Congratulations! You’ve created a written content marketing strategy! Your chances of success just improved significantly. What’s next? Well, there are a few more documents you need to support your strategy in order to keep your campaign on track and targeted to the right people.
If you followed my 7-step process for creating a content marketing strategy, you should have thought about audience personas already. But now it’s time to take that thinking a step further and really illustrate your target audiences not just as groups of customers but as real, complete people. There should be a representative persona for each audience segment. Once those are established, it’s time to divide your actual target list into the the various personas in order to create segmented, targeted marketing messages for each.
Every marketing campaign should have a messaging blueprint. Here’s why: integration. The messaging blueprint is the plan for all future marketing pieces. Whether its building a new website, sending a series of promotional emails or drafting social media posts, the messaging blueprint should guide the communications.
At a minimum, messaging blueprints should contain the brand story, the campaign theme, key terms in the industry or related to the product, a list of messaging points that support the brand and/or product’s overarching marketing theme. It can also include suggested headlines and relevant calls to action (CTAs).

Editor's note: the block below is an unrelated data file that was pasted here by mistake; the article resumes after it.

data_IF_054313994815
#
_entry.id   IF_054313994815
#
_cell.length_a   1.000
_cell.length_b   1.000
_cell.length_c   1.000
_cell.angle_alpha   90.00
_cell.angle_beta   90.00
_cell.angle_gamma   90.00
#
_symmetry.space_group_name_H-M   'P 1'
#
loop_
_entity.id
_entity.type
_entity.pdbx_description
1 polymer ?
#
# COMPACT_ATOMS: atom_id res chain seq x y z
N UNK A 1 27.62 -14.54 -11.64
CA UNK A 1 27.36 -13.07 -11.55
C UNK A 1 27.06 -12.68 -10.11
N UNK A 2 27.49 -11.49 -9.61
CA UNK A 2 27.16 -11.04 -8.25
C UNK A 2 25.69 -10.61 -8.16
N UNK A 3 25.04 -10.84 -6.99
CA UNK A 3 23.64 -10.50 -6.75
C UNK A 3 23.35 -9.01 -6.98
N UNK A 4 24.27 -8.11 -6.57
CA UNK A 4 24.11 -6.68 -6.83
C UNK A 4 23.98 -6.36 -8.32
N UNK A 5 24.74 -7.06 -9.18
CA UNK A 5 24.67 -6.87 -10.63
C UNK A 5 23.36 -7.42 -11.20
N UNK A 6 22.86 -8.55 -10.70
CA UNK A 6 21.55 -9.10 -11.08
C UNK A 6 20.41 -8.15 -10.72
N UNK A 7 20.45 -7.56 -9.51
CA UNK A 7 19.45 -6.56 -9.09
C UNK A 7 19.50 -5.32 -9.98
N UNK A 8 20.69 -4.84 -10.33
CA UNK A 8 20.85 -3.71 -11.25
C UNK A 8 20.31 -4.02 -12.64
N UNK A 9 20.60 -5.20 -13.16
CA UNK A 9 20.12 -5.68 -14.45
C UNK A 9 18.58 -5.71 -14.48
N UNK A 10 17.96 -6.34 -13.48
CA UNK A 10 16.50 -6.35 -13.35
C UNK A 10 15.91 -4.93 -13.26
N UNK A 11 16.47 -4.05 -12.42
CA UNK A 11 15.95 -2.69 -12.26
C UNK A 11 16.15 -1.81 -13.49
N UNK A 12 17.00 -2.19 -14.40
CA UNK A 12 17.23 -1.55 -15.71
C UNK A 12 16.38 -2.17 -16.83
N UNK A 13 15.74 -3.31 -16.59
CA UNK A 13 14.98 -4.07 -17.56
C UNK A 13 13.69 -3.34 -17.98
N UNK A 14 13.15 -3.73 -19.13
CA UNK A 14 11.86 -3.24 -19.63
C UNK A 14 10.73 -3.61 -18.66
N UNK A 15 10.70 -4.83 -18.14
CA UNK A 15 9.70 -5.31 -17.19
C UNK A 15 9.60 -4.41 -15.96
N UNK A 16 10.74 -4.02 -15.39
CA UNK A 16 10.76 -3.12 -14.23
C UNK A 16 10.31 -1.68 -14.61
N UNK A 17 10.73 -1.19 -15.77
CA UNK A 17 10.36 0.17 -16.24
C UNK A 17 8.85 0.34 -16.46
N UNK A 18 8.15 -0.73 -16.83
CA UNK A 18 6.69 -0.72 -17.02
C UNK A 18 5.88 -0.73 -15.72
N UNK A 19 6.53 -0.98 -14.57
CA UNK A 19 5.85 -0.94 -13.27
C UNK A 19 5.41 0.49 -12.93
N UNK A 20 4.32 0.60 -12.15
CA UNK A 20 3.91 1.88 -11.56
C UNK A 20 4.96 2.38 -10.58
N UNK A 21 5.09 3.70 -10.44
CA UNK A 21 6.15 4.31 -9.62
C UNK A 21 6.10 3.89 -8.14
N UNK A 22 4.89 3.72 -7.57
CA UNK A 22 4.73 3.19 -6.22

The document should take into consideration all of the audience personas so that segmented marketing pieces reach the persona with the right message.
Most importantly, anyone and everyone involved with marketing and communications in any way, from the marketing and sales teams to customer service should be guided by the messaging blueprint in their work.
At its core, an editorial calendar will keep you on schedule and make it much easier to avoid the last minute rush of “needing to send an email this week” or struggle to think of a blog post idea. By planning in advance you can ensure you don’t miss the right opportunity to market each milestone throughout the year as well. Finally, it also helps establish deadlines to collect relevant information from other team members and let any other potential marketing contributors, such as guest bloggers, know when they are expected to participate.
An editorial calendar should contain the dates and topics of all of your content efforts so that you can see how the puzzle comes together in one document. It will also help you ensure you’ve integrated your campaign and are maximizing the amplification of the content.
It’s unlikely that you’ll create a fully complete annual editorial calendar in January and never change it (after all content marketing and social media are fluid strategies), but you can fill in the big picture items and update the calendar with detailed ideas at regular intervals, whether monthly or quarterly.
Investing the time to create these supporting documents will make the content marketing strategy you built much easier to implement and much more effective. But, if it seems too time consuming or you need expert support in assembling them, glee is happy to lend a hand. Contact us anytime to discuss your projects!